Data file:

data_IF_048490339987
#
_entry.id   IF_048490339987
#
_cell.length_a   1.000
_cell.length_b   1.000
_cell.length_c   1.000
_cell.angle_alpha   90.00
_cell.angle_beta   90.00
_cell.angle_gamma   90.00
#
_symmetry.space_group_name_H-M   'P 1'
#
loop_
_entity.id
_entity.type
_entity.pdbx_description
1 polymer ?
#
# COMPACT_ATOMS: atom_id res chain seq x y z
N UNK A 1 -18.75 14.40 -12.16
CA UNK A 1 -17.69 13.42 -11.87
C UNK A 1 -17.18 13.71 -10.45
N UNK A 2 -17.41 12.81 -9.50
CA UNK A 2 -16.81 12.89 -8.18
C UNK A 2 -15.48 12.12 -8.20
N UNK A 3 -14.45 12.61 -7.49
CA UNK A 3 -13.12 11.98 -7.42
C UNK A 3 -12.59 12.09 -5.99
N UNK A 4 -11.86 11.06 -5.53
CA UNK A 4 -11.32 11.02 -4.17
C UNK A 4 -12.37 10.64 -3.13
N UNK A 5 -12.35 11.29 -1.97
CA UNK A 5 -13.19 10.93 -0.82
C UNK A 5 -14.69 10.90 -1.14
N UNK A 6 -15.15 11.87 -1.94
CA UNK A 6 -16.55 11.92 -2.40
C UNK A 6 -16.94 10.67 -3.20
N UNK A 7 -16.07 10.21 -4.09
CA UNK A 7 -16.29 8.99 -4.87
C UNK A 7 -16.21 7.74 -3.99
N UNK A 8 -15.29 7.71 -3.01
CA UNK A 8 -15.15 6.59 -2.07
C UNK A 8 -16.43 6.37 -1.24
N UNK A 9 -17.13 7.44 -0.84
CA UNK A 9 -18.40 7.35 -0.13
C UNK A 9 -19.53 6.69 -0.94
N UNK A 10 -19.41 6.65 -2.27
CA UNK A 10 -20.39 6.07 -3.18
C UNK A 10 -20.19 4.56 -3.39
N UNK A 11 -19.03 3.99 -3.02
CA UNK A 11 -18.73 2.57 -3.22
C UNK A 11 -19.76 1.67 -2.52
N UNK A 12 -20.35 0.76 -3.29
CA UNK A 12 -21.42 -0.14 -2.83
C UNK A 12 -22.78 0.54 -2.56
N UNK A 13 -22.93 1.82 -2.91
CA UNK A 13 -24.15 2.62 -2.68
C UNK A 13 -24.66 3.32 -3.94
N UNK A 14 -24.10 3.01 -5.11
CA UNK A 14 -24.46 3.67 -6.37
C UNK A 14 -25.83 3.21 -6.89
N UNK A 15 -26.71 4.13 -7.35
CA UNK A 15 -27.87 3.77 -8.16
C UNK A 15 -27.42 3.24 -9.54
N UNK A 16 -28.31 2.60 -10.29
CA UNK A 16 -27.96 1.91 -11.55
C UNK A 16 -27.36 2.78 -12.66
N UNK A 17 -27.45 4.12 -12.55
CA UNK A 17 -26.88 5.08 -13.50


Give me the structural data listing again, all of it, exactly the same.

data_IF_048490339987
#
_entry.id   IF_048490339987
#
_cell.length_a   1.000
_cell.length_b   1.000
_cell.length_c   1.000
_cell.angle_alpha   90.00
_cell.angle_beta   90.00
_cell.angle_gamma   90.00
#
_symmetry.space_group_name_H-M   'P 1'
#
loop_
_entity.id
_entity.type
_entity.pdbx_description
1 polymer ?
#
# COMPACT_ATOMS: atom_id res chain seq x y z
N UNK A 1 -18.75 14.40 -12.16
CA UNK A 1 -17.69 13.42 -11.87
C UNK A 1 -17.18 13.71 -10.45
N UNK A 2 -17.41 12.81 -9.50
CA UNK A 2 -16.81 12.89 -8.18
C UNK A 2 -15.48 12.12 -8.20
N UNK A 3 -14.45 12.61 -7.49
CA UNK A 3 -13.12 11.98 -7.42
C UNK A 3 -12.59 12.09 -5.99
N UNK A 4 -11.86 11.06 -5.53
CA UNK A 4 -11.32 11.02 -4.17
C UNK A 4 -12.37 10.64 -3.13
N UNK A 5 -12.35 11.29 -1.97
CA UNK A 5 -13.19 10.93 -0.82
C UNK A 5 -14.69 10.90 -1.14
N UNK A 6 -15.15 11.87 -1.94
CA UNK A 6 -16.55 11.92 -2.40
C UNK A 6 -16.94 10.67 -3.20
N UNK A 7 -16.07 10.21 -4.09
CA UNK A 7 -16.29 8.99 -4.87
C UNK A 7 -16.21 7.74 -3.99
N UNK A 8 -15.29 7.71 -3.01
CA UNK A 8 -15.15 6.59 -2.07
C UNK A 8 -16.43 6.37 -1.24
N UNK A 9 -17.13 7.44 -0.84
CA UNK A 9 -18.40 7.35 -0.13
C UNK A 9 -19.53 6.69 -0.94
N UNK A 10 -19.41 6.65 -2.27
CA UNK A 10 -20.39 6.07 -3.18
C UNK A 10 -20.19 4.56 -3.39
N UNK A 11 -19.03 3.99 -3.02
CA UNK A 11 -18.73 2.57 -3.22
C UNK A 11 -19.76 1.67 -2.52
N UNK A 12 -20.35 0.76 -3.29
CA UNK A 12 -21.42 -0.14 -2.83
C UNK A 12 -22.78 0.54 -2.56
N UNK A 13 -22.93 1.82 -2.91
CA UNK A 13 -24.15 2.62 -2.68
C UNK A 13 -24.66 3.32 -3.94
N UNK A 14 -24.10 3.01 -5.11
CA UNK A 14 -24.46 3.67 -6.37
C UNK A 14 -25.83 3.21 -6.89
N UNK A 15 -26.71 4.13 -7.35
CA UNK A 15 -27.87 3.77 -8.16
C UNK A 15 -27.42 3.24 -9.54
N UNK A 16 -28.31 2.60 -10.29
CA UNK A 16 -27.96 1.91 -11.55
C UNK A 16 -27.36 2.78 -12.66
N UNK A 17 -27.45 4.12 -12.55
CA UNK A 17 -26.88 5.08 -13.50